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Monday, June 17, 2024
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Deciding to win

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Australian Jockey, Michelle Payne, the day after winning the 2015 Melbourne Cup. Photo: Justin McManus/Fairfax Syndication
Australian jockey Michelle Payne the day after becoming the first woman to win the Melbourne Cup. Photo: Justin McManus/Fairfax Syndication

On Melbourne Cup Day we had a staff party in my archdiocesan offices so we could all watch the race together. To be honest I don’t know much about horses. So when I was offered a pick in the office sweep, I thought of my schooldays performance in The Pirates of Penzance and chose the horse Prince of Penzance, even though the official odds were very much against him. I warned my companions my horse usually came last in the Cup and recommended that no-one put any money on him!

In keeping with the commonplace incompatibility of our ancient church and modern technology our internet connection failed and by the time we reconnected the jockey Michelle Payne was taking Prince of Penzance for a victory lap. She’d made Australian sporting history, and Australian women’s history, as the first female jockey to win the Cup. Many of you probably watched and shared something of her exuberance.

Michelle is a young woman from rural Victoria. The Weekly Review said “Hell hath no fury like a spunky Irish-Australian Catholic woman scorned” – referring to her controversial words after the race. She hoped her win would encourage young people, especially young women, to believe in themselves. She, for one, had decided to win the Cup at age seven.

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Yet her self-belief is not arrogance. She tries to live her father’s lesson: to be polite, grateful and humble. She’s especially grateful for the “awesome” experience of growing up in a big family in which she was never alone. Yet life was not always easy for “the Queen of the turf”.

Her mum died when she was a baby and so her dad had to raise the 10 children. Her 11-year-old sister would get up at night to give baby Michelle her bottle and then fall asleep from exhaustion the next day at school.

Life on the farm was hard and on the racecourse hazardous. Her sister Bridget died in a horseracing accident. Michelle herself almost died the same way when she was your age. She experienced the trauma of a fall and the field riding over her.

A woman of faith, her immediate instinct was to pray that the horses would not trample her to death.

You see: Michelle knows that even in such moments she is not alone. She prays, sometimes to her deceased mother whom she believes is with God.

That gift of a quiet, humble but confident faith was transmitted to Michelle by her family and her schools – she’s proud to have attended Our Lady Help of Christians primary and Loreto College. She and her family are also devoutly pro-life, a commitment sharpened by their love for her brother Stevie who has Down syndrome. He was celebrated alongside her on Cup Day as strapper of the winning horse. Reporters say his smile can light up the greyest Victorian sky. Michelle thinks he proves people with disabilities can hold down real jobs and be fulfilled.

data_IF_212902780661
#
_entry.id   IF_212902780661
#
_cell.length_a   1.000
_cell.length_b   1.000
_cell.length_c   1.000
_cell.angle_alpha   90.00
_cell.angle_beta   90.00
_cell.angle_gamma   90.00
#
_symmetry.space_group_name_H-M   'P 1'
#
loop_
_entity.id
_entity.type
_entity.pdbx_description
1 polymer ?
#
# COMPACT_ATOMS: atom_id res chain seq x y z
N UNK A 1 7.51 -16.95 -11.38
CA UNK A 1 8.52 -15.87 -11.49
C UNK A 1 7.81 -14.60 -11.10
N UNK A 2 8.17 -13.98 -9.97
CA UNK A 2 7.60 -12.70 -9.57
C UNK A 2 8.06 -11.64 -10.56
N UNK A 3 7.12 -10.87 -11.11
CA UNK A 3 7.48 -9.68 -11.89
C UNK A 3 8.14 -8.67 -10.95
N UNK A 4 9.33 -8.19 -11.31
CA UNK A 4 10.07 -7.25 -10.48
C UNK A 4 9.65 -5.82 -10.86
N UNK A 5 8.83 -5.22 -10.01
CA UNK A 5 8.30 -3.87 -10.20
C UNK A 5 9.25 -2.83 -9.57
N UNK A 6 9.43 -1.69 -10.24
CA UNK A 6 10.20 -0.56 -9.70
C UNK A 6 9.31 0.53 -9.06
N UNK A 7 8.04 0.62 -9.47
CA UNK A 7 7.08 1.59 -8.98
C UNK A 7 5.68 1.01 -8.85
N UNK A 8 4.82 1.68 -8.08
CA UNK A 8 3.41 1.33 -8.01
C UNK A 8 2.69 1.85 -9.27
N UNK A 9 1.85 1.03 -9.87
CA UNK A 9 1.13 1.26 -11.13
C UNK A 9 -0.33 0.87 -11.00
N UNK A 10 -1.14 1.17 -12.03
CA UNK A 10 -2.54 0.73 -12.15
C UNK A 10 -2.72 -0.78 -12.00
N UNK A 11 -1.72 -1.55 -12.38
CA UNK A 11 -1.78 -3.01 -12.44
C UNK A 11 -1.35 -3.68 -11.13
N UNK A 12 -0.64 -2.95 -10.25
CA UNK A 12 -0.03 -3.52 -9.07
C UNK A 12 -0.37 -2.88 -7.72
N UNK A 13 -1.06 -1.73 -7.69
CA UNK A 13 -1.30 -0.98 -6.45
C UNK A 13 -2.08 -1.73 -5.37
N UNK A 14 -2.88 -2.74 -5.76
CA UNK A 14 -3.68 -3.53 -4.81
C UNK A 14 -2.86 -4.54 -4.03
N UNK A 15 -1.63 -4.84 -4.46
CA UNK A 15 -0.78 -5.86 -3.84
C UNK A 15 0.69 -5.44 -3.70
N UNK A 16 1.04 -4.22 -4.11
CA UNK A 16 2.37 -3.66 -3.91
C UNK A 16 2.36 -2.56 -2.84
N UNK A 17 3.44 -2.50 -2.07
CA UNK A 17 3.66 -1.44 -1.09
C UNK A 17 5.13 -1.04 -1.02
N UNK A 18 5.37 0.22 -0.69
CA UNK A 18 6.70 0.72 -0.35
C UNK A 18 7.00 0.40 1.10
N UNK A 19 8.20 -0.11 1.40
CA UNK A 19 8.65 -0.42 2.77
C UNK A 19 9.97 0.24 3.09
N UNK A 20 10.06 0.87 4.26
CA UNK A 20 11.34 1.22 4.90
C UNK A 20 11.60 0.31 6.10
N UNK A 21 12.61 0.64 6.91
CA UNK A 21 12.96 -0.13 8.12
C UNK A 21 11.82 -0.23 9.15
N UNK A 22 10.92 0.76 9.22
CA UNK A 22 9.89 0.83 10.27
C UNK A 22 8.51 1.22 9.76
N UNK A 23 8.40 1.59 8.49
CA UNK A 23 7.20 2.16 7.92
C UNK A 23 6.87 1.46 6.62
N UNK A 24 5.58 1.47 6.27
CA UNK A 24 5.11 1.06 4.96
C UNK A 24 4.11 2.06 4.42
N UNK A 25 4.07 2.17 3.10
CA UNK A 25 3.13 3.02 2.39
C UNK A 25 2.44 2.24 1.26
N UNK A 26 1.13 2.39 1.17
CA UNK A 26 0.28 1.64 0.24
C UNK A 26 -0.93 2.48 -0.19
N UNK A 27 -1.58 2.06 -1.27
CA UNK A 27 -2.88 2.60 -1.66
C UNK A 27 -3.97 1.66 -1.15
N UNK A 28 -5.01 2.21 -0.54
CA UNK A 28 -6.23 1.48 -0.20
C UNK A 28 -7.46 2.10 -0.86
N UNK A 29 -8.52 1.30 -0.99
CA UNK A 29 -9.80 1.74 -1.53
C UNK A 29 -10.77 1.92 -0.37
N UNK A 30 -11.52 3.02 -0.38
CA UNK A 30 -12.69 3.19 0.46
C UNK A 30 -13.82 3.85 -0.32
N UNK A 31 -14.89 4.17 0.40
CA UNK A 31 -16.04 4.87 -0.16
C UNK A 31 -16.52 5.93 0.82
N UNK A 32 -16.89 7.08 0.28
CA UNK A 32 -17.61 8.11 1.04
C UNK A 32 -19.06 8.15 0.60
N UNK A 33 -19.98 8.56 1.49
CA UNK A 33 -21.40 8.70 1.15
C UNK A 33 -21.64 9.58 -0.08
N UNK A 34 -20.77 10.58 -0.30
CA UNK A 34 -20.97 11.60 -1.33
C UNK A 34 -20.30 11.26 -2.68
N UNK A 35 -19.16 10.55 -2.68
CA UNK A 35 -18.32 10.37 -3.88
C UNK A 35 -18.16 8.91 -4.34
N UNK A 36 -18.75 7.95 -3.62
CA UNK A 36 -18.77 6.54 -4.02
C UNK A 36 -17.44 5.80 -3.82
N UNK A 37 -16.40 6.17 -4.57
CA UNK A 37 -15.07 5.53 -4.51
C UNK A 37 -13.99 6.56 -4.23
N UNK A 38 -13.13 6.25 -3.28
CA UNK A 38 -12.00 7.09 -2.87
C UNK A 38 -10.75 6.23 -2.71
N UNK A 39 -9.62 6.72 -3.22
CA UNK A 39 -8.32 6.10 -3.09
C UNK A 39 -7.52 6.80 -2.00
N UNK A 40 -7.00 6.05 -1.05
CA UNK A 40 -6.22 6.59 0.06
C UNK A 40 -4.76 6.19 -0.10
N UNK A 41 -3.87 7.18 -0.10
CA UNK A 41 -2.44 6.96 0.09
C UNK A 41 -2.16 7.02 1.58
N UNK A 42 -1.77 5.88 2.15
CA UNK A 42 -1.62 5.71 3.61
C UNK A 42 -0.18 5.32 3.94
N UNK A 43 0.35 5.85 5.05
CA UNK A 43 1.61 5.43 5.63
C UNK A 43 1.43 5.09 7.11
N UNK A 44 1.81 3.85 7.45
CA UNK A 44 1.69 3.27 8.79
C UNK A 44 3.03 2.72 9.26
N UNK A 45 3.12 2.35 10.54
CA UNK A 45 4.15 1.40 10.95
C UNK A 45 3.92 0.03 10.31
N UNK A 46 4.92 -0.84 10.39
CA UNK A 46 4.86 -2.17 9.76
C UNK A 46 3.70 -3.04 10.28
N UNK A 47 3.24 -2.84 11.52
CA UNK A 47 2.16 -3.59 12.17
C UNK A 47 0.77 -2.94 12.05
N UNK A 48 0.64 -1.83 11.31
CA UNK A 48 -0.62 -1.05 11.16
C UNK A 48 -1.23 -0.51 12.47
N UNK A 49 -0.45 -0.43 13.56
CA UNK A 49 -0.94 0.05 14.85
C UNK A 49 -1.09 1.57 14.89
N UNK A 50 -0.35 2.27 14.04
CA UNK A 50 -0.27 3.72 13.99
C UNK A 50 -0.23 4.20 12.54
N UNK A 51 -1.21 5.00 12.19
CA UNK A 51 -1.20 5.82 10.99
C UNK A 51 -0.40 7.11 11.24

Michelle and Stevie are inspirational: two young people who have faced real adversity and come out the other end finer people. In modern Australia 19 out of 20 Downs babies are aborted in the womb and so never get to see the light of day, never get the chance to fulfill their potential as a Melbourne Cup winning strapper or in other ways. But thanks to his mother’s generosity Stevie’s beautiful smile has brightened our world.

Ballarat celebrates  Melbourne Cup winner Prince of Penzance, trainer Darren Weir, jockey Michelle Payne and strapper Stevie Payne. Photo: Justin McManus, Fairfax Syndication
Ballarat celebrates Melbourne Cup winning jockey Michelle Payne and strapper Stevie Payne. Photo: Justin McManus, Fairfax Syndication

As the youthful heart of our Church your future, my friends, is bright also. With pure-heated faith and ideals, with strong-hearted dedication and work, with open-hearted support from others and especially from God, you too can believe in yourselves and dare to do great things. This experience with three and a half thousand of your peers means you now know better than before that you are not alone. Your faith, your ideals, your energy are shared by hundreds of millions of young people around our world, hundreds of thousands just like you around our country. And the God who created and sustains you is always with you!

These past three days have been full of faith and fun. You’ve had opportunities to participate in Mass, Reconciliation, Adoration and various devotions; to sing and dance and praise; to hear from and converse with some really switched-on lay evangelists, musicians, sportspeople, religious and pastors; to discuss topics ranging from sex and family, rural life and mental health, to youth ministry, ecology, refugees and so on; to speak your mind and be heard respectfully. Have you prayed lots? Have you learnt lots? Have you had a great time in company with thousands of your peers? Have you enjoyed being unabashedly Catholic for a few days?